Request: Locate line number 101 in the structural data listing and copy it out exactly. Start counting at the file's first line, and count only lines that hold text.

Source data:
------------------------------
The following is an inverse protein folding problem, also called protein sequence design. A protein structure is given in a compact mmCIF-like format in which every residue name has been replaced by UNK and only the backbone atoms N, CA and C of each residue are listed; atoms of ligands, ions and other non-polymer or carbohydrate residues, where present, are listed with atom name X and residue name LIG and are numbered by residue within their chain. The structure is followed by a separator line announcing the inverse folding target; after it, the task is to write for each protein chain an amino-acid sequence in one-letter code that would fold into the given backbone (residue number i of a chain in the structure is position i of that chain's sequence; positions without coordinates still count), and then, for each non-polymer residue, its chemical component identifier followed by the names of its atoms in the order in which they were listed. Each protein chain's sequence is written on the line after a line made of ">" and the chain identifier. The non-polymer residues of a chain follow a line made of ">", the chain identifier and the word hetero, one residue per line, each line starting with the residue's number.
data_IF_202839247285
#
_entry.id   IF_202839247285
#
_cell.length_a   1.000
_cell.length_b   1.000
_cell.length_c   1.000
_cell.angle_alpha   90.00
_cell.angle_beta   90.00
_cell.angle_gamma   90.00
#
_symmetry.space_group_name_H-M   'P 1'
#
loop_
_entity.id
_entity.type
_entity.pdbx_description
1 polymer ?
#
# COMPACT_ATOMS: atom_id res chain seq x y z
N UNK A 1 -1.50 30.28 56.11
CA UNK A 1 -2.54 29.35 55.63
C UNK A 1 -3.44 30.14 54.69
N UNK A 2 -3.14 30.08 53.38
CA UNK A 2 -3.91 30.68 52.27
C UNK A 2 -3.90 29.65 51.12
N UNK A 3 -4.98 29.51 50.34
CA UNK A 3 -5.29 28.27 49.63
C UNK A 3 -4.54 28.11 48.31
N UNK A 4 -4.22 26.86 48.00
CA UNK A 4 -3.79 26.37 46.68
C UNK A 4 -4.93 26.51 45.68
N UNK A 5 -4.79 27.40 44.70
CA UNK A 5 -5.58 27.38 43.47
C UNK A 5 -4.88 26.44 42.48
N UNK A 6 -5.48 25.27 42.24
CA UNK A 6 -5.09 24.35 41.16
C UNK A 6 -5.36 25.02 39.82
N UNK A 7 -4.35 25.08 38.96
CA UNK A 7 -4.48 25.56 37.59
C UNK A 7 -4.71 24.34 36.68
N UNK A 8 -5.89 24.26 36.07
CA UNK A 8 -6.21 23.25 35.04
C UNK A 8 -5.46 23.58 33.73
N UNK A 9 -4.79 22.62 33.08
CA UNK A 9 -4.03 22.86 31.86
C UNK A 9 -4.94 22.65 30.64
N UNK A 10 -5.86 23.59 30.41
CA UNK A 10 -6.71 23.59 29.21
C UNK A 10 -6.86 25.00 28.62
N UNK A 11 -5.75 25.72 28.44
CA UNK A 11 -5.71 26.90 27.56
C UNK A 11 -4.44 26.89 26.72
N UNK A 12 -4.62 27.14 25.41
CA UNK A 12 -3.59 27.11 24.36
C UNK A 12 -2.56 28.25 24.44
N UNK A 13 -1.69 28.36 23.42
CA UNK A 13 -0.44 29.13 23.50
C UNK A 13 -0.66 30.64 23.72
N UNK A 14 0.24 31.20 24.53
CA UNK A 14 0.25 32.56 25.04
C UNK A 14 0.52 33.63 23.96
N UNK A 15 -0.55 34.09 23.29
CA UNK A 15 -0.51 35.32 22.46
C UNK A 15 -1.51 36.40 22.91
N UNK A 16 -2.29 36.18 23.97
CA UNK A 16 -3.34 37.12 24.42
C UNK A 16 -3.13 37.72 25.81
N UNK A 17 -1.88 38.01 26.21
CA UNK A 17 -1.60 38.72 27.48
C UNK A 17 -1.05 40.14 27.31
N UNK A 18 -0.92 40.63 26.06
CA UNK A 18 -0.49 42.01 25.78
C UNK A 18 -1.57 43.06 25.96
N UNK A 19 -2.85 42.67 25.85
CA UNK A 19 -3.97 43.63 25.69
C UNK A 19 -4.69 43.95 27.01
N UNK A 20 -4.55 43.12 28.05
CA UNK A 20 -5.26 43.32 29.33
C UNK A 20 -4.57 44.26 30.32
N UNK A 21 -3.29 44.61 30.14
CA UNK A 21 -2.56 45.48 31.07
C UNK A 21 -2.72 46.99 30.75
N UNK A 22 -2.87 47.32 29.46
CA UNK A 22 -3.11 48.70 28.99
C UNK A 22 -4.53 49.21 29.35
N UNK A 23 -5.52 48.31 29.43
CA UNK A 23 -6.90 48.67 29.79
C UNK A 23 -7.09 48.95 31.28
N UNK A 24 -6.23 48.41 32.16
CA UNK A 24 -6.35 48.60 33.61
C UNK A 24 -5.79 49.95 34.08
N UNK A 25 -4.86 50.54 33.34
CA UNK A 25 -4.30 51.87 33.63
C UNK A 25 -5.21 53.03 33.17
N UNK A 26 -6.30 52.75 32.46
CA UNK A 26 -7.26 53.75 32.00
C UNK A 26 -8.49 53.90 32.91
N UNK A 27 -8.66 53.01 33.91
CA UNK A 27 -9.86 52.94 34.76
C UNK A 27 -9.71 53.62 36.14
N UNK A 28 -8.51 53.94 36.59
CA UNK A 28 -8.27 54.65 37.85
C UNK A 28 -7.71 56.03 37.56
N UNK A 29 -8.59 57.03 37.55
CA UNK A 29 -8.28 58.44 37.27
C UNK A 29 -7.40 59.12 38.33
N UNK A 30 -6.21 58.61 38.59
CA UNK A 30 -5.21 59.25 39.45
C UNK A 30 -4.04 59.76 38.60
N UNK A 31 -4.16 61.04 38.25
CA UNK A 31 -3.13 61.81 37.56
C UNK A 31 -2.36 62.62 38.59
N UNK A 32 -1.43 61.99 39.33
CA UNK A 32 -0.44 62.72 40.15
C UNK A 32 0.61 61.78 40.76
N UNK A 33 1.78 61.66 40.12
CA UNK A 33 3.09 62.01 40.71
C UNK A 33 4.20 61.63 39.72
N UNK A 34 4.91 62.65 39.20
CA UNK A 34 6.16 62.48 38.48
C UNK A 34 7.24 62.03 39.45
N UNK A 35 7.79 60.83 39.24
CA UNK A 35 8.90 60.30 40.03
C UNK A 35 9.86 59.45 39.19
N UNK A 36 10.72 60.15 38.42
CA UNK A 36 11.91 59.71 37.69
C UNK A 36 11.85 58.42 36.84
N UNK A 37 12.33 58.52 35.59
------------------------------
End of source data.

CA UNK A 27 -9.86 52.94 34.76